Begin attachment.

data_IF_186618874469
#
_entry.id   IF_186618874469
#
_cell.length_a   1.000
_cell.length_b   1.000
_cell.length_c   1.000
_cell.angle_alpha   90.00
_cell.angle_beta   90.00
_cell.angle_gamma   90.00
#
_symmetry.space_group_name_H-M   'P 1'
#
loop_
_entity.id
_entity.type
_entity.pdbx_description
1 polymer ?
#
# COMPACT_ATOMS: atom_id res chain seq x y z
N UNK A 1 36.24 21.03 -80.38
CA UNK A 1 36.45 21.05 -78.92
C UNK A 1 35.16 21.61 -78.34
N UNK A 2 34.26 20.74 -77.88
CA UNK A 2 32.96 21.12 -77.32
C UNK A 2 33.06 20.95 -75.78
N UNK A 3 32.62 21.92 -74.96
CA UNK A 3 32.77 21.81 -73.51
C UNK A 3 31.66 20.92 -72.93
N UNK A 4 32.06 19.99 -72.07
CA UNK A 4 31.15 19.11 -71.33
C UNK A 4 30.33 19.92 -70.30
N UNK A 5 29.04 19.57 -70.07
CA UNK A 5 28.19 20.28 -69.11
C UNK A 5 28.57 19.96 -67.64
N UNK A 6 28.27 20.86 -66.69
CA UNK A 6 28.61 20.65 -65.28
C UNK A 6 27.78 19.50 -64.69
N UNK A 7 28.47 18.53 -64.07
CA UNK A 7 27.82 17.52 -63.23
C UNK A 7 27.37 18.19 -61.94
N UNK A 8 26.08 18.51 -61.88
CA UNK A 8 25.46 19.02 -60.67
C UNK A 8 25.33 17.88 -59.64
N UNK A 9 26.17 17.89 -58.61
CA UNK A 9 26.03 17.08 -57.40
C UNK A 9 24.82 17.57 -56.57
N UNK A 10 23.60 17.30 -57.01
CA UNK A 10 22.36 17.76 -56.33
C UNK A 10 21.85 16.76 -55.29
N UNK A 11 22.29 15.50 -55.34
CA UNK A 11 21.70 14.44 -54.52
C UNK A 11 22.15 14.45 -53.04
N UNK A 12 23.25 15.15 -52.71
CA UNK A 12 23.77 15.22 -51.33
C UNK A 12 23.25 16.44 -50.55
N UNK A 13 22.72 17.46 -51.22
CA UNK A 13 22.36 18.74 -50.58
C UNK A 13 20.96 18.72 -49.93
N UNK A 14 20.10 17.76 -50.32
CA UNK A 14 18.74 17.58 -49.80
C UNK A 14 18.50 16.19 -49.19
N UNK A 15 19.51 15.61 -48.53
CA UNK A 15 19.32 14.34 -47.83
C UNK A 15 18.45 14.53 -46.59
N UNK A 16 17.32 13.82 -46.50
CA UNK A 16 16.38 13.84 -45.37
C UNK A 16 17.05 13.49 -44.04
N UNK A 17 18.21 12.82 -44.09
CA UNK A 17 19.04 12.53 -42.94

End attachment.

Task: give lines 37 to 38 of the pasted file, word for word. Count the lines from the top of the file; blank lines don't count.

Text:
CA UNK A 6 28.61 20.65 -65.28
C UNK A 6 27.78 19.50 -64.69